Fans who grew up in the 90s may remember Williams' father, Eddie, a journeyman corner infielder. The younger Williams is a better talent, but needs to become more consistent to really thrive as a professional. Signability concerns pushed him to the 11th round in 2012, where the Cardinals drafted him, but he forewent his Pepperdine commitment in favor of JC College of the Canyons, where he's been unspectacular. He's got tools - soft hands, good feet, a plus arm, decent speed, and a smooth right-handed stroke that produces some pop. Some think he can become a middle-of-the-order hitter at third base, but he'll need to work on some things to get there. -Anthony Boyer

11. Malik Collymore, 6-0, 195, Port Credit SS (Canada)

Probably the best Canadian talent in the draft, this is a guy that popped onto our radars recently, with a strong showing in the PG National Pre-Draft Showcase. He's played largely as a middle infielder, but worked out with third basemen at the showcase, and he looks awfully good there, though he stands just 6'0", 195 lbs. He's got good-not-great speed and a very short, very direct-to-the-ball swing. The ball explodes off of his bat. He's got a lot of range for a third baseman, but maybe not enough at shortstop, and plenty of arm for either. -Anthony Boyer

12. DJ Peterson, 6-1, 205, New Mexico

One of the best overall bats in college baseball. He won't be a multiple-time All-Star, but he'll be a solid regular at either third or first for a long time. The fact that he's already a very polished hitter makes him a relatively safe pick. -jsams

13. Travis Demeritte, 6-1, 195, Winder-Barrow HS (GA)

Plays SS in HS, but profiles as a 3B. He has plus bat speed and raw power, but his stance is susceptible to breaking stuff. Not the best athlete, nor does he have the best arm. Picking him means you're investing in his bat – definitely risk involved. -jsams

14. Chad Pinder, 6-2, 192, Virginia Tech

The son of former Giants farmhand Christopher Pinder, I've referred to Chad in the past as the "Matt Dominguez of college third basemen," which is to say that he's gifted defensively, with a good enough bat to play, but probably not enough to ever be an offensive threat. He slashed .278/.345/.532 in the Cape Cod League despite playing with a hernia, so there's some pop there, but his plate discipline is a concern. -Anthony Boyer

15. Cavan Biggio, 6-2, 180, St. Thomas HS (TX)

It's hard not to know who is father is. However, he's not entirely like Craig. He has the potential to hit for a high average and has a very good understanding of the plate. But, he's limited in the power department due to his swing plane, he's going to be more of a doubles hitter. The differences between the father and son are on defense. Cavan has a below average arm but has seemed to finally found a comfortable home at 3B where his arm works against him. Where he plays in the pros is a big question mark that has caused his stock to drop. -subber10

16. Conrad Gregor, 6-3, 215, Vanderbilt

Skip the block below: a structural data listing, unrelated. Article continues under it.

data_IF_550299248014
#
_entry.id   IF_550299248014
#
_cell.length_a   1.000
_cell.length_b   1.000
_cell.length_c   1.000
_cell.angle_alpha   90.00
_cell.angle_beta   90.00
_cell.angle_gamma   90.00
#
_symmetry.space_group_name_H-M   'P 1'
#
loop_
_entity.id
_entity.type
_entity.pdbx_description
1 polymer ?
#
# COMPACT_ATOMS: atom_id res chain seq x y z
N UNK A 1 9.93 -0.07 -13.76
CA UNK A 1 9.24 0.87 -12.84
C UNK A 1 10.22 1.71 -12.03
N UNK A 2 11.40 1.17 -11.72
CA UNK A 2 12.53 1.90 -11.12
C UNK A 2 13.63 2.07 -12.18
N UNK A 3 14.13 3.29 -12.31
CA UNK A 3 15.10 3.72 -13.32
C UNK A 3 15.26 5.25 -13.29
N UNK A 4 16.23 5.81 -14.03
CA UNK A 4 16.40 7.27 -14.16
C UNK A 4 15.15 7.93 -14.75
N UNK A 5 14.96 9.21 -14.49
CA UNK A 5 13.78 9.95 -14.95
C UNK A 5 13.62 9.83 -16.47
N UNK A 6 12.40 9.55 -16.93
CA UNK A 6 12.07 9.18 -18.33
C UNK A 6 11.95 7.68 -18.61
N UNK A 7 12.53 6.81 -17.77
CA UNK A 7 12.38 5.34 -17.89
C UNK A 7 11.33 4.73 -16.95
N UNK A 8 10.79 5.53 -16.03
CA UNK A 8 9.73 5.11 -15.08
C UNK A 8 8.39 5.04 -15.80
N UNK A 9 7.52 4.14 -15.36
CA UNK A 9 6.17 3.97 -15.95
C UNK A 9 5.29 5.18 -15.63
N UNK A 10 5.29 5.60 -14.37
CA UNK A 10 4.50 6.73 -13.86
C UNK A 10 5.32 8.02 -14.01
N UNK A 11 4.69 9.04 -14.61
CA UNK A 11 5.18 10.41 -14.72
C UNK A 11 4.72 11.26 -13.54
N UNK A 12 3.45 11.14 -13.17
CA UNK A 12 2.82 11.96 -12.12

Though he came into the year ranked a potential late-first rounder, Gregor has slipped all the way out of the top 3 rounds on most boards due to a highly disappointing season in 2013. At his best, Gregor is a patient hitter who can hit for a solid average while generating above-average power, but this season he has lost his power stroke and is making little hard contact. His plate discipline numbers are still very good, but his lackluster batting average (under .300) and home run total (3) have him sliding down draft boards. I still have hope for him though, as his 43/21 BB/K ratio in 216 plate appearances will readily translate to pro ball, and it is just a matter of him regaining his groove at the dish. He will make for a good value selection in June. -kyuss94

17. Brian Ragira, 6-2, 210, Stanford

The Stanford first-baseman is a good college hitter but doesn't project to be much more than average in the pro ranks. He may be able to play LF but 1B is his likely home. He's an average hitter and could have average power. He has an average arm. He's just very average. -subber10

18. Nick Longhi, 6-2, 208, Venice Senior (FL)

Longhi is a pretty raw prospect but does provide some intrigue at the plate. He uses his height well to create some leverage in his swing. The power potential is nice and he has good trajectory on his batted balls in batting practice. So the potential is there. Despite playing first base in high school, he may be better suited for LF or RF considering that he has a plus arm since he's also pitching prospect. -subber10

19. John Sternagel, 6-4, 200, Rockledge HS (FL)

There are just some guys that love to hit, and John Sternagel is one. He sells out with every swing and simply unloads on the ball. However, that's also his weakness as he can sometimes lose balance and mechanics which leads to weak contact. He has maturing to do as a player, but the passion and tools are there at the plate. He plays SS now, but with his size, he'll need to move to 3B and his above average arm will allow it. -subber10

20. Corey Simpson, 6-3, 220, Sweeny HS (TX)

An all-bat guy with mammouth raw power. He has the makings of a good hitter – clean swing, solid balance, good approach. Below average runner, thrower and defender. Has to hit to be successful. Power is hard to ignore.-jsams

Honorable Mention:

Victor Cartini, Mason Katz, Kevin Franklin, Drew Dosch

Next Up: Outfield